Longstaff Saga a Microcosm for Knicks’ Communication Problem
Is the Knicks’ ousting of Josh Longstaff a big deal? Is it going to hinder the team’s hopes of fighting its way back into relevance?
Almost certainly not.
Because if he is that great a coach, he was going to get a better job sooner than later anyway.
In 10 years — I hope to look back and shake my head thinking about a time when I worked myself into a rage about stuff like this.
But now is not 10 years into the future and the Josh Longstaff thing is infuriating. Not the fact that he was let go — I actually wish the Knicks did a bit more to shake things up — it is the WAY he was fired and the way it is communicated (or not communicated).
Last summer, we read several pieces touting the budding relationship between the Future of the Franchise — Kristaps Porzingis — and Longstaff. Fast-forward one year, amid a time of dissention, unhappiness, and an all-in-all dumpster fire as described by the great Tony Kornheiser, and Longstaff is shown the door. Not only is he shown the door, but news comes out midday on a gorgeous Spring Sunday in New York City AKA a time you release information you don’t want consumed.
Ian Begley gets the scoop, announces the firing, and here we go again. In no way do I blame any of the Knicks beat for this story or the conclusions they are forced to jump to. How could you? The Knicks have yet to say a word about it anywhere and probably won’t because God forbid the team tries to get out in front of any story to help change the narrative. God forbid the Knicks just flat-out say what happened, why it happened and behave like a professional organization.
Why would they? They have been so damn successful lately why would they want to change how they do things? Forget winning basketball games, the Knicks and Phil Jackson should just focus on writing the “NBA PR 101” because they are so good at it.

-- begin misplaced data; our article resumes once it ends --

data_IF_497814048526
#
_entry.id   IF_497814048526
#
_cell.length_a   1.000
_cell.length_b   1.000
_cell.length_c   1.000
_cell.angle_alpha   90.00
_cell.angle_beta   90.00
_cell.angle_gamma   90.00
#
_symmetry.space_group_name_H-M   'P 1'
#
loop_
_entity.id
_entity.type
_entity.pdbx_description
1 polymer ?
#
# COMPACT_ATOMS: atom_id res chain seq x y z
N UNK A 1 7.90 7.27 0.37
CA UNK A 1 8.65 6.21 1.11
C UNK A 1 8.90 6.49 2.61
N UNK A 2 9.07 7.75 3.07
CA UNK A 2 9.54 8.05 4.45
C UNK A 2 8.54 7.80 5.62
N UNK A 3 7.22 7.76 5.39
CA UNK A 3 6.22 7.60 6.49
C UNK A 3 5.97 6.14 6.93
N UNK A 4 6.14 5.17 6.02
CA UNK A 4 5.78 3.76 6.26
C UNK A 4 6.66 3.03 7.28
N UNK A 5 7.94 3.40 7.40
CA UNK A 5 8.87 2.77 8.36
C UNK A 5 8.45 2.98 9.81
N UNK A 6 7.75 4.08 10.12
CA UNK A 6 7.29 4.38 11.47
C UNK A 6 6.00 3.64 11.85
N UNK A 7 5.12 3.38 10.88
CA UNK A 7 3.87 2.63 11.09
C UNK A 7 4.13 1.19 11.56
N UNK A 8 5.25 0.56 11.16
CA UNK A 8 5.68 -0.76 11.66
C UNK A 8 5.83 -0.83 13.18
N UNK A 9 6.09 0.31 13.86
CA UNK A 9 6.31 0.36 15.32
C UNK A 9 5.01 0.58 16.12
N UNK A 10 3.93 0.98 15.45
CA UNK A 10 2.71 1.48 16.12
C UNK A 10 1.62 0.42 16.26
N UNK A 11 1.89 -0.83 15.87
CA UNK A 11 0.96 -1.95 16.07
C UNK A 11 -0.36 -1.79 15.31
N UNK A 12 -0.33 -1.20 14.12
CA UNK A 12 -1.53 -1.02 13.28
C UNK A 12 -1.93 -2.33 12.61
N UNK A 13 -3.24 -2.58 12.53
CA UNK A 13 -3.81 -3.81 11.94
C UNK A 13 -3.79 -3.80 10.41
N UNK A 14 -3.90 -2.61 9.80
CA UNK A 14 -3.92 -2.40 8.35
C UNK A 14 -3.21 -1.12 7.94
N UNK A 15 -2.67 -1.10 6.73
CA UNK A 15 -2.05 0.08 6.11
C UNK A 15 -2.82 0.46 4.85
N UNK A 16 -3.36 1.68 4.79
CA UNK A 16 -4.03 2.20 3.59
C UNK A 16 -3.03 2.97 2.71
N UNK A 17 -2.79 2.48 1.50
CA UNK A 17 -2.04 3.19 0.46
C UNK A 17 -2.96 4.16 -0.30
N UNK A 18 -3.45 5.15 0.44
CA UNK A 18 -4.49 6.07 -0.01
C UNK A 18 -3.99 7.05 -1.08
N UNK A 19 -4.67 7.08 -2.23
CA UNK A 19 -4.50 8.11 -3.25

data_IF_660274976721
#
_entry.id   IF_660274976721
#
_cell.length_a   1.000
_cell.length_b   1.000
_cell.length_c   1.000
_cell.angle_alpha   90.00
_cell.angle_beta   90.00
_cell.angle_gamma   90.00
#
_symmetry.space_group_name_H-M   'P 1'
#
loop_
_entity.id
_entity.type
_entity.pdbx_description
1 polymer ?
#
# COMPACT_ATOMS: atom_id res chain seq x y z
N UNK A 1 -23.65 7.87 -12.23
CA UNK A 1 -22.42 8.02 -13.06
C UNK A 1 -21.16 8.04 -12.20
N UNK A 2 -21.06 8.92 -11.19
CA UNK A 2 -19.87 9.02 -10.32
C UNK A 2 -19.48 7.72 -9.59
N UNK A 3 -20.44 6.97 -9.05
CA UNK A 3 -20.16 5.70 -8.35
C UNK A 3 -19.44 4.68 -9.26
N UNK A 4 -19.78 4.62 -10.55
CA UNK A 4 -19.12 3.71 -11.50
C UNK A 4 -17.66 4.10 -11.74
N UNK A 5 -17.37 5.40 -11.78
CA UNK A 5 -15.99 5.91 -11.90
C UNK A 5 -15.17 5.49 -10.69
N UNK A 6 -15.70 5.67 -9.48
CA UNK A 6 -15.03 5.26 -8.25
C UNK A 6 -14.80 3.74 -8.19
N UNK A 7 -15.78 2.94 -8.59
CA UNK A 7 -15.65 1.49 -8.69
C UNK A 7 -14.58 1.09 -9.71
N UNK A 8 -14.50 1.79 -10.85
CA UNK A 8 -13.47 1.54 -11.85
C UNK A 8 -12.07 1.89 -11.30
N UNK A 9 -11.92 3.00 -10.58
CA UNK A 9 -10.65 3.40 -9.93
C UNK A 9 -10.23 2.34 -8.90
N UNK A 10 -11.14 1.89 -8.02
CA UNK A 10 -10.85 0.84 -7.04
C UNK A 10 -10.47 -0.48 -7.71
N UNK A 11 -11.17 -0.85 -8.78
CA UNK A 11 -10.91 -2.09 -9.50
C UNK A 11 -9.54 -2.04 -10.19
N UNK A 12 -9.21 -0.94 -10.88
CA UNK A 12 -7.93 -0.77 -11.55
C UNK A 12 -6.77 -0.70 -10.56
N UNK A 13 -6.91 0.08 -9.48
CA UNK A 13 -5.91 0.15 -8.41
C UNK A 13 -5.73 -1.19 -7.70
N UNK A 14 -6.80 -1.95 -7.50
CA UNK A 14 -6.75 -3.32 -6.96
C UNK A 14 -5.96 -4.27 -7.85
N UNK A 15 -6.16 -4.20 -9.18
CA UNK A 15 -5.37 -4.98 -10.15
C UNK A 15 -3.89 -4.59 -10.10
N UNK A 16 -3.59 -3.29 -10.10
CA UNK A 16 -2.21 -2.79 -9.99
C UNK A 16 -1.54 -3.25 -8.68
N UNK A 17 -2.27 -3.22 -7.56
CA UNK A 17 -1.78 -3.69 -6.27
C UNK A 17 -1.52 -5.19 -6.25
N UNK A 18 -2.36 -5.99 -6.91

Anyway, in and of itself, Longstaff being asked to leave is fine with me. If he was a media leak or whatever, get rid of the guy. I mean, the team has been 80–166 since Phil took over, and has been atrocious since Longstaff has been on the staff. Hell, fire em all.
However, how can the Knicks be so blind when it comes to optics and perception? STILL! After shitting-the-bed with Oakley, shitting-the-bed with the Rose situation, alienating Melo multiple times and seemingly pissing off the Future of the Franchise (among other bed-shittings), how can they allow news of Longstaff being let go to come out the way it does. How can they be so consistently dumb?!?
How about they issue a basic statement to the team’s fans that already cannot believe what they have been forced to deal with over the last three-plus years of Phil’s reign? Something like…
“The New York Knicks and Development Coach Josh Longstaff have agreed to part ways. Josh has a bright future in this league and would like to pursue other opportunities in coaching.”
“The New York Knicks will not be renewing the contract of Josh Longstaff. Though we appreciate his hard work, there was a direct violation of the team’s media policies and we feel it is in the best interest of both parties to move on. The Knicks thank Josh for everything he has done for the organization over the last few years and wish him nothing but the best.”
Or whatever really. A statement of fact. Something that drives the story, that the reporters need to quote.